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Chapter-059 Radiotherapy of the Pituitary

BOOK TITLE: ESI Manual of Clinical Endocrinology

Author
1. John Subhashini
ISBN
9789351526476
DOI
10.5005/jp/books/12535_74
Edition
2/e
Publishing Year
2015
Pages
8
Author Affiliations
1. Christian Medical College, Villero, Tamil Nadu, India
Chapter keywords
Radiotherapy, pituitary tumors, endocrine active, endocrine inactive, pituitary adenomas, hypopituitarism, radiation necrosis, cerebral infarction

Abstract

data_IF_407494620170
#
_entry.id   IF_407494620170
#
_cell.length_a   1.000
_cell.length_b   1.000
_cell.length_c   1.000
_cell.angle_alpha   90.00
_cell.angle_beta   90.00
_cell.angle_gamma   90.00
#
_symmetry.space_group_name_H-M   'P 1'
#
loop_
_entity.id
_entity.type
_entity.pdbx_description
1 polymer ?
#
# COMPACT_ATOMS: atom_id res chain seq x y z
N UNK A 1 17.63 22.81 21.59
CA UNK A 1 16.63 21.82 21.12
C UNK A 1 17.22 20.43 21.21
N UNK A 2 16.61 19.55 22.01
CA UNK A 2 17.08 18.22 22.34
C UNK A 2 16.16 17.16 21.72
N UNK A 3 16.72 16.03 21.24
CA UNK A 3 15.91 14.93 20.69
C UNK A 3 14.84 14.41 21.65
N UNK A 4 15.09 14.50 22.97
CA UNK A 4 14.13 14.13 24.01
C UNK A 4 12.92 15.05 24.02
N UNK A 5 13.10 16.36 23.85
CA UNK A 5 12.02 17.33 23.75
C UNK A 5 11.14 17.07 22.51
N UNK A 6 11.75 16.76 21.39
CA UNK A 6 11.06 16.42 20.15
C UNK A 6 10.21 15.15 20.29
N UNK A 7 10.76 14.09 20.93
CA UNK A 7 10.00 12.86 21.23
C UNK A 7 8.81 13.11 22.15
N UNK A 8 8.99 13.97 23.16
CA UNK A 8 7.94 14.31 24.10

Pituitary tumors have low proliferative activity and constitutes for about 10-15% of all the brain tumors. Based on the secretary potential as endocrine active or endocrine inactive, pituitary glands are classified. The main modality of treating pituitary adenomas is resection because it results in rapidly achieving the goals of the therapy with instant decompression of tumor and mass effects and also improving the lost function. The different radiotherapy techniques are: conventional radiotherapy, high precision radiotherapy, and intensity modulated radiation therapy (IMRT). The most common complications that occur after the radiotherapy is hypopituitarism and it is found to be doe related. Other complications are: loss of vision, carcinogenesis, radiation necrosis, and cerebral infarction. The outcome of the treatment is reported in the form of disease free survival (DFS), progression free survival (PFS), local control (LC), reduction in hormone levels and complications.

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